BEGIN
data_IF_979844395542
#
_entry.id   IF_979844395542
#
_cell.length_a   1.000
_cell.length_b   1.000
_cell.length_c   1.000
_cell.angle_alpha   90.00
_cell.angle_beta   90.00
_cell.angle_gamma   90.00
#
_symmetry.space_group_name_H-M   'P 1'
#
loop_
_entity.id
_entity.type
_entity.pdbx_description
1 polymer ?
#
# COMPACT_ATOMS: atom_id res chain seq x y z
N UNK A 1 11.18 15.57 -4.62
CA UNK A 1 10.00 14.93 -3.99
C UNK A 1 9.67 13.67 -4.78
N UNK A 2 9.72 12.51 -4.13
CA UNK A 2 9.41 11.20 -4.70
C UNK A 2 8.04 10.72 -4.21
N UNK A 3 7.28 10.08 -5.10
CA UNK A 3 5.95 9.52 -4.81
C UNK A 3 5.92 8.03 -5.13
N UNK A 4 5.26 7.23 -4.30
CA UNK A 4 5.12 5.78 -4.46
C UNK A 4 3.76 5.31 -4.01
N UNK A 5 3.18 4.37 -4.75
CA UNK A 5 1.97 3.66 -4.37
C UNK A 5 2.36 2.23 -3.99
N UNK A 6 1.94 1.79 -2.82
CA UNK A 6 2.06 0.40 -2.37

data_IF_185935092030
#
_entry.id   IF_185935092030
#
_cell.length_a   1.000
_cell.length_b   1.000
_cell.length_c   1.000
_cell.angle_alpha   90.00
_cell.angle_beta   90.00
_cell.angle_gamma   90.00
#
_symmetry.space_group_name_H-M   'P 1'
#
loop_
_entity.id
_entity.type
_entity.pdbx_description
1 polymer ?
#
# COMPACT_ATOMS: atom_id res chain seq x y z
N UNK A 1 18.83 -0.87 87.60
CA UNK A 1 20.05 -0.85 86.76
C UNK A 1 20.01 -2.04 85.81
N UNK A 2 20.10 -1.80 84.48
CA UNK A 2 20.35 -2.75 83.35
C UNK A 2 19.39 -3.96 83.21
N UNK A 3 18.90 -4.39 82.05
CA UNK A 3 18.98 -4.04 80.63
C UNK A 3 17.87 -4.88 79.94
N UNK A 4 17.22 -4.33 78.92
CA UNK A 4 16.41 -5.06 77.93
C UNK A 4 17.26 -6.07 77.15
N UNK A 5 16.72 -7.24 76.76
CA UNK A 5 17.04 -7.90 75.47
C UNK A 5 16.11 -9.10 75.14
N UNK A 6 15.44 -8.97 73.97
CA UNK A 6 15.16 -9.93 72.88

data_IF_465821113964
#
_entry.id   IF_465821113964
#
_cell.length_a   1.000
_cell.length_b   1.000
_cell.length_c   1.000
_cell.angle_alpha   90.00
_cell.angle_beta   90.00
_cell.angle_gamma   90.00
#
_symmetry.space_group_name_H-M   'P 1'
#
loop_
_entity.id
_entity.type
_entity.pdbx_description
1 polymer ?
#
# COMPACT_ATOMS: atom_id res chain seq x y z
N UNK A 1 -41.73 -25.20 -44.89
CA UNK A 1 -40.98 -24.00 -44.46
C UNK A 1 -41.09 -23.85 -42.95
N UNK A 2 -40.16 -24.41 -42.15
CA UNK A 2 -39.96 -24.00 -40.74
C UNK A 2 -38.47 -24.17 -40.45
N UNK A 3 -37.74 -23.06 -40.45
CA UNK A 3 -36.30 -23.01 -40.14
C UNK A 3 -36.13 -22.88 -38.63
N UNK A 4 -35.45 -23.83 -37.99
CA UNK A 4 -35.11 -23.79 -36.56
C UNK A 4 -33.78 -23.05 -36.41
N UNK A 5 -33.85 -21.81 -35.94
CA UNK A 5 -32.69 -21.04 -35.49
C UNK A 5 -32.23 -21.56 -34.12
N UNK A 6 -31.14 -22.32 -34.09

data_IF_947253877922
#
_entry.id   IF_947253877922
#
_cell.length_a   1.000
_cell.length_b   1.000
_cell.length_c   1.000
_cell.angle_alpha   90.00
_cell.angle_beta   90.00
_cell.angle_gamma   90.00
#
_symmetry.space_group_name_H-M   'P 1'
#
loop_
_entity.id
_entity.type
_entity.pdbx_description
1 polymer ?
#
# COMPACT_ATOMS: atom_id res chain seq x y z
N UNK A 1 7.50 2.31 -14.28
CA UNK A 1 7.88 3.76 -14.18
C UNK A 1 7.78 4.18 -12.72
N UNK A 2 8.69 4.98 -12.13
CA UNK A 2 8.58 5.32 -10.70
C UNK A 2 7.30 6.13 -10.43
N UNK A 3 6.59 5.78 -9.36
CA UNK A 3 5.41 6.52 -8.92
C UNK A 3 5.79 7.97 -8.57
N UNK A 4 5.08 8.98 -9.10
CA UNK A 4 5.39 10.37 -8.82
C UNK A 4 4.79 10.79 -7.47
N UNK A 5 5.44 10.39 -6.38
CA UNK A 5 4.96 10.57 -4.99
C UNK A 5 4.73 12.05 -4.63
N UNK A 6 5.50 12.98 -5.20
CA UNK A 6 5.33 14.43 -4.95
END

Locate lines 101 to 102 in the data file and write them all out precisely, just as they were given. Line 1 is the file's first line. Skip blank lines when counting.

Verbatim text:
N UNK A 3 -37.74 -23.06 -40.45
CA UNK A 3 -36.30 -23.01 -40.14